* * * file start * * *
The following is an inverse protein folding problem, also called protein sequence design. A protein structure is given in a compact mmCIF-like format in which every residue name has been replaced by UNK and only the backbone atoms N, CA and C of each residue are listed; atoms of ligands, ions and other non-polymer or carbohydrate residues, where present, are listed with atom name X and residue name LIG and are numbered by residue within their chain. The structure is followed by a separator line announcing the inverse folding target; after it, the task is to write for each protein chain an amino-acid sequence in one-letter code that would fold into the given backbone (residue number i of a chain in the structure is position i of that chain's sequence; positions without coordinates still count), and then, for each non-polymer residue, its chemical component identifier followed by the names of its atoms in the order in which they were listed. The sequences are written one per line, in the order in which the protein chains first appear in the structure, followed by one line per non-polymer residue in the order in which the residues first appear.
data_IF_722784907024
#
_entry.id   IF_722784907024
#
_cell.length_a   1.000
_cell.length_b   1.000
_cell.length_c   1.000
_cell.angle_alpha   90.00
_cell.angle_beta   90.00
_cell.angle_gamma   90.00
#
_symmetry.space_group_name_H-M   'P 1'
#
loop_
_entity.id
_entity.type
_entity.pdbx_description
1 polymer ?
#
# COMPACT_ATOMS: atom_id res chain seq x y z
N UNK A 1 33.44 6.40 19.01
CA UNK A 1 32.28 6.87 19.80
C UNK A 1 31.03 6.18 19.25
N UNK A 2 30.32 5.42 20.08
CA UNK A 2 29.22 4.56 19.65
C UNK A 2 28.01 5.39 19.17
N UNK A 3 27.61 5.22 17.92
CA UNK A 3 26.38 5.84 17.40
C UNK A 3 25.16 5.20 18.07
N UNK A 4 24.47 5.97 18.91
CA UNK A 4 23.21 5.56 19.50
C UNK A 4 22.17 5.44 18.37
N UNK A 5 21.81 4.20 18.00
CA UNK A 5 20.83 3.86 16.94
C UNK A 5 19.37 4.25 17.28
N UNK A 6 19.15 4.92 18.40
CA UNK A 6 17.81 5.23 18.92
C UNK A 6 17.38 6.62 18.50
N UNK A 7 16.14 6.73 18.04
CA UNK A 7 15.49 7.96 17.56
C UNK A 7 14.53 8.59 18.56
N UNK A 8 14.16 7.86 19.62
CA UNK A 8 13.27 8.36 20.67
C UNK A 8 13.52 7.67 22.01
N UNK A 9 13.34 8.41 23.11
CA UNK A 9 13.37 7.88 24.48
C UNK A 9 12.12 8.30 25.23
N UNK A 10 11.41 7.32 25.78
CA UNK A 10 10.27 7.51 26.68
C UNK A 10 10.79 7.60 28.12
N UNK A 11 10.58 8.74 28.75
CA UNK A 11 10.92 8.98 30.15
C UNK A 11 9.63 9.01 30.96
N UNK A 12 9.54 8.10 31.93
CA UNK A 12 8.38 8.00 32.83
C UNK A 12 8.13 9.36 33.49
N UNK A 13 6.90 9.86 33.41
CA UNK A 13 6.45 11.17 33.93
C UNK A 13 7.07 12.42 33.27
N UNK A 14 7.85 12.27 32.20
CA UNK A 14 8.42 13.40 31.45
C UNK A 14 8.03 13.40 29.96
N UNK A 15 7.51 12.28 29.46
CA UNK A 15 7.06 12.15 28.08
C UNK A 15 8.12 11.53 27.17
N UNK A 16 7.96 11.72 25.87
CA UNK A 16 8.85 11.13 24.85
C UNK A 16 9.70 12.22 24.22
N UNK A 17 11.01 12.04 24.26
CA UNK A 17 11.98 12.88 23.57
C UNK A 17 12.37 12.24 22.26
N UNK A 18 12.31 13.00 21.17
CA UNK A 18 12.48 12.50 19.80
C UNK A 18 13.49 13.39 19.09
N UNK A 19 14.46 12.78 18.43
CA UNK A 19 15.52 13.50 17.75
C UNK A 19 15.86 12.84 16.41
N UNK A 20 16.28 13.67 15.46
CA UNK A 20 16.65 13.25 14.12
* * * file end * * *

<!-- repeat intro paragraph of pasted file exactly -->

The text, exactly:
The following is an inverse protein folding problem, also called protein sequence design. A protein structure is given in a compact mmCIF-like format in which every residue name has been replaced by UNK and only the backbone atoms N, CA and C of each residue are listed; atoms of ligands, ions and other non-polymer or carbohydrate residues, where present, are listed with atom name X and residue name LIG and are numbered by residue within their chain. The structure is followed by a separator line announcing the inverse folding target; after it, the task is to write for each protein chain an amino-acid sequence in one-letter code that would fold into the given backbone (residue number i of a chain in the structure is position i of that chain's sequence; positions without coordinates still count), and then, for each non-polymer residue, its chemical component identifier followed by the names of its atoms in the order in which they were listed. The sequences are written one per line, in the order in which the protein chains first appear in the structure, followed by one line per non-polymer residue in the order in which the residues first appear.